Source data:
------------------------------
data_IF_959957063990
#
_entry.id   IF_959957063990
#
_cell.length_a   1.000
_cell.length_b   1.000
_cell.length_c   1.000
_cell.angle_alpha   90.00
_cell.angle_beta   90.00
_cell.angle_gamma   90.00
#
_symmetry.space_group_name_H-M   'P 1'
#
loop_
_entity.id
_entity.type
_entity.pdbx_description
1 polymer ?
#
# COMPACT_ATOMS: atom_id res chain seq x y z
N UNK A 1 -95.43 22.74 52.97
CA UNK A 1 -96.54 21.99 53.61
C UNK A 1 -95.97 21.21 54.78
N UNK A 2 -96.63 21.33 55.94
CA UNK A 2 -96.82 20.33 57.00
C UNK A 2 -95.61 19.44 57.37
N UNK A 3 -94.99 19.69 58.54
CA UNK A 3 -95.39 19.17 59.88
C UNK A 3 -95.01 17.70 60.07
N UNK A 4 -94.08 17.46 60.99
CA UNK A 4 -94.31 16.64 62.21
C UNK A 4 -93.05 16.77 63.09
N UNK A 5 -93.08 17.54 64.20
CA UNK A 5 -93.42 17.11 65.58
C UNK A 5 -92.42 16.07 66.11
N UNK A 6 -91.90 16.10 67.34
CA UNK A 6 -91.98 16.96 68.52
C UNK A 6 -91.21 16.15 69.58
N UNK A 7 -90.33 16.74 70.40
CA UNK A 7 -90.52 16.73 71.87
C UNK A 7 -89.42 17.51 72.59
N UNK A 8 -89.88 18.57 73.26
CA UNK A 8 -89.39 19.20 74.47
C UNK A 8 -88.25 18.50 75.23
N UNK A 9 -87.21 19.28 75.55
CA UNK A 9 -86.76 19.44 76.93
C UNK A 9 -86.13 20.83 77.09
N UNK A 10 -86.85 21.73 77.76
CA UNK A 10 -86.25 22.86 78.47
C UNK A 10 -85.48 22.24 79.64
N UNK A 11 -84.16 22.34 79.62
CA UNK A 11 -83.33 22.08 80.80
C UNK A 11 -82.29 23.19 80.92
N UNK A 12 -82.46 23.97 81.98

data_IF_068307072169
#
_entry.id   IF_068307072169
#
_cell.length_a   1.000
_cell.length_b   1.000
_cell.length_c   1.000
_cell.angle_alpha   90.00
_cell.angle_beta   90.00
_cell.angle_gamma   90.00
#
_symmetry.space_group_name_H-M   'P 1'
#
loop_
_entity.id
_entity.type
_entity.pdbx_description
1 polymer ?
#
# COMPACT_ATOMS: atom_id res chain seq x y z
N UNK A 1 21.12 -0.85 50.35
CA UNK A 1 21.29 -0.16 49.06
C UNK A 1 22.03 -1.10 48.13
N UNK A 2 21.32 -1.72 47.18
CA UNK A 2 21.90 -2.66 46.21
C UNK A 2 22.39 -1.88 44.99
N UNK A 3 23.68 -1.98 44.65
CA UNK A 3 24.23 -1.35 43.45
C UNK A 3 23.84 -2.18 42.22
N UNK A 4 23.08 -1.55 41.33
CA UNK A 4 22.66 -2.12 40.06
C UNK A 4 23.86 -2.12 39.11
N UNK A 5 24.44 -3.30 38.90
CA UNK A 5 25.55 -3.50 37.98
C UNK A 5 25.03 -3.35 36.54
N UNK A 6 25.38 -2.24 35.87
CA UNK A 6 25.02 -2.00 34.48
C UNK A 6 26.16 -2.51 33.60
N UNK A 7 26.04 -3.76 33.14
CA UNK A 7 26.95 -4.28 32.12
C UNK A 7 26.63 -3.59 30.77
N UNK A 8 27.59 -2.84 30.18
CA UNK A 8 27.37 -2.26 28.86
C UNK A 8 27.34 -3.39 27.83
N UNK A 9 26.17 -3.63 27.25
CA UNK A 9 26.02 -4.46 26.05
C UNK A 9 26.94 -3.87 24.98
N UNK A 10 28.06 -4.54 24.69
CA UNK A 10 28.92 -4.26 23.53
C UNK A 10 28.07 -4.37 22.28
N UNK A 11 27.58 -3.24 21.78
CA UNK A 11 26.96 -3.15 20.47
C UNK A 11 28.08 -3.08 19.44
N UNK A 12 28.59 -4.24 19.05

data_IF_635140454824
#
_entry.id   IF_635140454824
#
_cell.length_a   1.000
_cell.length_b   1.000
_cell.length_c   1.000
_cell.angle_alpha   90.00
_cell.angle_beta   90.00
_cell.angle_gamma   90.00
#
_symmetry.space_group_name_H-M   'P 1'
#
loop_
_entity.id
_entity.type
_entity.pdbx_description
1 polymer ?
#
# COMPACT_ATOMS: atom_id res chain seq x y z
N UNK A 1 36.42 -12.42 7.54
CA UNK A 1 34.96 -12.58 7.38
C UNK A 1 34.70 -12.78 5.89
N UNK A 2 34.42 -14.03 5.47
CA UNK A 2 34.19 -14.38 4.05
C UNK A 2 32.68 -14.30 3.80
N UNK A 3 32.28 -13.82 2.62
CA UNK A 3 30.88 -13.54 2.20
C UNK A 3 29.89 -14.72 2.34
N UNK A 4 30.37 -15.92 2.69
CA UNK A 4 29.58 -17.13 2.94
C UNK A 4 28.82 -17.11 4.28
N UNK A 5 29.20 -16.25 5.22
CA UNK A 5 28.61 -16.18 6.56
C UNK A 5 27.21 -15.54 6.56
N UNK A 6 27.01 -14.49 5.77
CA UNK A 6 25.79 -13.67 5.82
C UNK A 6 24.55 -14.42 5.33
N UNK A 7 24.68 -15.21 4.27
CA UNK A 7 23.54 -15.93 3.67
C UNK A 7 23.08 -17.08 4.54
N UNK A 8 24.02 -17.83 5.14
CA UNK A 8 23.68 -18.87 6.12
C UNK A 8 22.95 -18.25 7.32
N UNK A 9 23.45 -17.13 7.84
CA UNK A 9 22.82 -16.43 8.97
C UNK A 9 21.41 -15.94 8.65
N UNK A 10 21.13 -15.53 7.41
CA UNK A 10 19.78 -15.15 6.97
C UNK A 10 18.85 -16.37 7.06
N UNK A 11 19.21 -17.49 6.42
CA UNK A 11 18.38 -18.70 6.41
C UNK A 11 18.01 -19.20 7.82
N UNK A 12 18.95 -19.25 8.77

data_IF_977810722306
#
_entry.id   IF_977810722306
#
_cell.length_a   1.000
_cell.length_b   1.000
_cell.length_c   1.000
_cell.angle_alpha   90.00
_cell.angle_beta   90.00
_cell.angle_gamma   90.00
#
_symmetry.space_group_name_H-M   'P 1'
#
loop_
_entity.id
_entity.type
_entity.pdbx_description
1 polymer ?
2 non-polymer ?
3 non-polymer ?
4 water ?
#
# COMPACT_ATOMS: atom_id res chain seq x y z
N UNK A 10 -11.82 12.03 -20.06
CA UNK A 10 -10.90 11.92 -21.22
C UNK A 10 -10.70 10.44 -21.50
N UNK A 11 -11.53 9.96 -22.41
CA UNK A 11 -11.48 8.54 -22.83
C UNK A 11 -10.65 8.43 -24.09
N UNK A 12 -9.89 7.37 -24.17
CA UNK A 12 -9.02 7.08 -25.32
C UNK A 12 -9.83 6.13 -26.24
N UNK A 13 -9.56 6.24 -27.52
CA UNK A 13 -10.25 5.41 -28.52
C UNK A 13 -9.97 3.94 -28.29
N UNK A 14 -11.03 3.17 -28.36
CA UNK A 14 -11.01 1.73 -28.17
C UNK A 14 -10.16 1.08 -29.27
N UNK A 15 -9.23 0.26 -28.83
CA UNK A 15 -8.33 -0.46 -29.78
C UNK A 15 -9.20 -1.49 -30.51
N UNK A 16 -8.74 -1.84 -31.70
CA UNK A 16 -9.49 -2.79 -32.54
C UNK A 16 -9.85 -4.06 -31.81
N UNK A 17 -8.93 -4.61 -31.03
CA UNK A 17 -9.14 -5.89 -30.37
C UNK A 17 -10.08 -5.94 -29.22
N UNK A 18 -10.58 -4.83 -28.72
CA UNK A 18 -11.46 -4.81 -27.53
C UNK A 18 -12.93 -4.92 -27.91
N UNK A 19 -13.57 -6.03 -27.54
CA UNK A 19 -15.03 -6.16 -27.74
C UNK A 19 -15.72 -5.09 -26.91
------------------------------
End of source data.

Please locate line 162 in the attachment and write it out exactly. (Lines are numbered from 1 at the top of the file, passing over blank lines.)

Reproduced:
N UNK A 12 18.95 -19.25 8.77